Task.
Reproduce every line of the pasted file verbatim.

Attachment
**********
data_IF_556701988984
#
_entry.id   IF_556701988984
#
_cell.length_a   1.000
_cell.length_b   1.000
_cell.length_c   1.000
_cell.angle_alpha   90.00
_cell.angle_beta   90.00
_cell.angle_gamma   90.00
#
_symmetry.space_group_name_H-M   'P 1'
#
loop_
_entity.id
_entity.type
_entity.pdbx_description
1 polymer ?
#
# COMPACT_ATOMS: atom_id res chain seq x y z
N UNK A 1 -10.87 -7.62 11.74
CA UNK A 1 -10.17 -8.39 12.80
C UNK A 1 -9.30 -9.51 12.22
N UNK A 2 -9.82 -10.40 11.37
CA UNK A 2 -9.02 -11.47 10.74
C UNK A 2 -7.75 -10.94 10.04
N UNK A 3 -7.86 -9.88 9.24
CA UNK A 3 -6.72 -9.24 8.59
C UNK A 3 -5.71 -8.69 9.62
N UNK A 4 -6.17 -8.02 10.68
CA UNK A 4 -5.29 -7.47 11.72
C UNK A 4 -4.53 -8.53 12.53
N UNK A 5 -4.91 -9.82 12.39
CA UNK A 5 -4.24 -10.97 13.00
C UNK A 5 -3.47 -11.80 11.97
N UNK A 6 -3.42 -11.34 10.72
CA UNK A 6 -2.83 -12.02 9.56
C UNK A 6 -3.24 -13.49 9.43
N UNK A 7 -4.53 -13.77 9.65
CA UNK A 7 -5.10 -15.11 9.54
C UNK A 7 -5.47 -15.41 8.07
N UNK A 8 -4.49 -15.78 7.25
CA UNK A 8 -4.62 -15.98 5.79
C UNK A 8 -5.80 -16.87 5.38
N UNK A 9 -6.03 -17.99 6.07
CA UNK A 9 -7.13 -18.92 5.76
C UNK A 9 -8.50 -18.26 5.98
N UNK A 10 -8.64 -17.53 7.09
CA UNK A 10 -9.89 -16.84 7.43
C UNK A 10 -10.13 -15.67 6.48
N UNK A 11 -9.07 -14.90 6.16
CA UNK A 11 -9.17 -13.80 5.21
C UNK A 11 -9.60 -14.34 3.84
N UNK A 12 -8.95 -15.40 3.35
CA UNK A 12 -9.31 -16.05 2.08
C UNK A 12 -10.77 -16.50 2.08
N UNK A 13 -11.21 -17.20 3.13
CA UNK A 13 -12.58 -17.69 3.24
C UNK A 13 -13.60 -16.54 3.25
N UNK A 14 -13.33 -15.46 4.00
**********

data_IF_556701988984
#
_entry.id   IF_556701988984
#
_cell.length_a   1.000
_cell.length_b   1.000
_cell.length_c   1.000
_cell.angle_alpha   90.00
_cell.angle_beta   90.00
_cell.angle_gamma   90.00
#
_symmetry.space_group_name_H-M   'P 1'
#
loop_
_entity.id
_entity.type
_entity.pdbx_description
1 polymer ?
#
# COMPACT_ATOMS: atom_id res chain seq x y z
N UNK A 1 -10.87 -7.62 11.74
CA UNK A 1 -10.17 -8.39 12.80
C UNK A 1 -9.30 -9.51 12.22
N UNK A 2 -9.82 -10.40 11.37
CA UNK A 2 -9.02 -11.47 10.74
C UNK A 2 -7.75 -10.94 10.04
N UNK A 3 -7.86 -9.88 9.24
CA UNK A 3 -6.72 -9.24 8.59
C UNK A 3 -5.71 -8.69 9.62
N UNK A 4 -6.17 -8.02 10.68
CA UNK A 4 -5.29 -7.47 11.72
C UNK A 4 -4.53 -8.53 12.53
N UNK A 5 -4.91 -9.82 12.39
CA UNK A 5 -4.24 -10.97 13.00
C UNK A 5 -3.47 -11.80 11.97
N UNK A 6 -3.42 -11.34 10.72
CA UNK A 6 -2.83 -12.02 9.56
C UNK A 6 -3.24 -13.49 9.43
N UNK A 7 -4.53 -13.77 9.65
CA UNK A 7 -5.10 -15.11 9.54
C UNK A 7 -5.47 -15.41 8.07
N UNK A 8 -4.49 -15.78 7.25
CA UNK A 8 -4.62 -15.98 5.79
C UNK A 8 -5.80 -16.87 5.38
N UNK A 9 -6.03 -17.99 6.07
CA UNK A 9 -7.13 -18.92 5.76
C UNK A 9 -8.50 -18.26 5.98
N UNK A 10 -8.64 -17.53 7.09
CA UNK A 10 -9.89 -16.84 7.43
C UNK A 10 -10.13 -15.67 6.48
N UNK A 11 -9.07 -14.90 6.16
CA UNK A 11 -9.17 -13.80 5.21
C UNK A 11 -9.60 -14.34 3.84
N UNK A 12 -8.95 -15.40 3.35
CA UNK A 12 -9.31 -16.05 2.08
C UNK A 12 -10.77 -16.50 2.08
N UNK A 13 -11.21 -17.20 3.13
CA UNK A 13 -12.58 -17.69 3.24
C UNK A 13 -13.60 -16.54 3.25
N UNK A 14 -13.33 -15.46 4.00